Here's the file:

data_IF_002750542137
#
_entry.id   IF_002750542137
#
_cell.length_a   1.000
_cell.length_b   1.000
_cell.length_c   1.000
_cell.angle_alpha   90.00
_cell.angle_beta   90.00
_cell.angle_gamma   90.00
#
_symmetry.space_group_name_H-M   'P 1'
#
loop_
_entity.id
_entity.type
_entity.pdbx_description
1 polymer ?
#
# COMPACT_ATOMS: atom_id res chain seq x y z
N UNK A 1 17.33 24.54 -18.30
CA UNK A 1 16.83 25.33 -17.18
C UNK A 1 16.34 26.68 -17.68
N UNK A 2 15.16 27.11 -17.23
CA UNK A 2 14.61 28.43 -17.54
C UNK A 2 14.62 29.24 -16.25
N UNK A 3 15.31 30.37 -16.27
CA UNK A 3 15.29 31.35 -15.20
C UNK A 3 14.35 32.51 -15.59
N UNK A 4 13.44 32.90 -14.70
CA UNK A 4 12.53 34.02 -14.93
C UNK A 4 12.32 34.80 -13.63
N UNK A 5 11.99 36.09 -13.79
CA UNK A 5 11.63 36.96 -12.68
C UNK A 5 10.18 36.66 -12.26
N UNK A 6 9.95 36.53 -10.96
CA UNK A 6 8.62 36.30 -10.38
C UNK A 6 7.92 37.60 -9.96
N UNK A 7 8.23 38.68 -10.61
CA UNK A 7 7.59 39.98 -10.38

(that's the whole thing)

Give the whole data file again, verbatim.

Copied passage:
data_IF_002750542137
#
_entry.id   IF_002750542137
#
_cell.length_a   1.000
_cell.length_b   1.000
_cell.length_c   1.000
_cell.angle_alpha   90.00
_cell.angle_beta   90.00
_cell.angle_gamma   90.00
#
_symmetry.space_group_name_H-M   'P 1'
#
loop_
_entity.id
_entity.type
_entity.pdbx_description
1 polymer ?
#
# COMPACT_ATOMS: atom_id res chain seq x y z
N UNK A 1 17.33 24.54 -18.30
CA UNK A 1 16.83 25.33 -17.18
C UNK A 1 16.34 26.68 -17.68
N UNK A 2 15.16 27.11 -17.23
CA UNK A 2 14.61 28.43 -17.54
C UNK A 2 14.62 29.24 -16.25
N UNK A 3 15.31 30.37 -16.27
CA UNK A 3 15.29 31.35 -15.20
C UNK A 3 14.35 32.51 -15.59
N UNK A 4 13.44 32.90 -14.70
CA UNK A 4 12.53 34.02 -14.93
C UNK A 4 12.32 34.80 -13.63
N UNK A 5 11.99 36.09 -13.79
CA UNK A 5 11.63 36.96 -12.68
C UNK A 5 10.18 36.66 -12.26
N UNK A 6 9.95 36.53 -10.96
CA UNK A 6 8.62 36.30 -10.38
C UNK A 6 7.92 37.60 -9.96
N UNK A 7 8.23 38.68 -10.61
CA UNK A 7 7.59 39.98 -10.38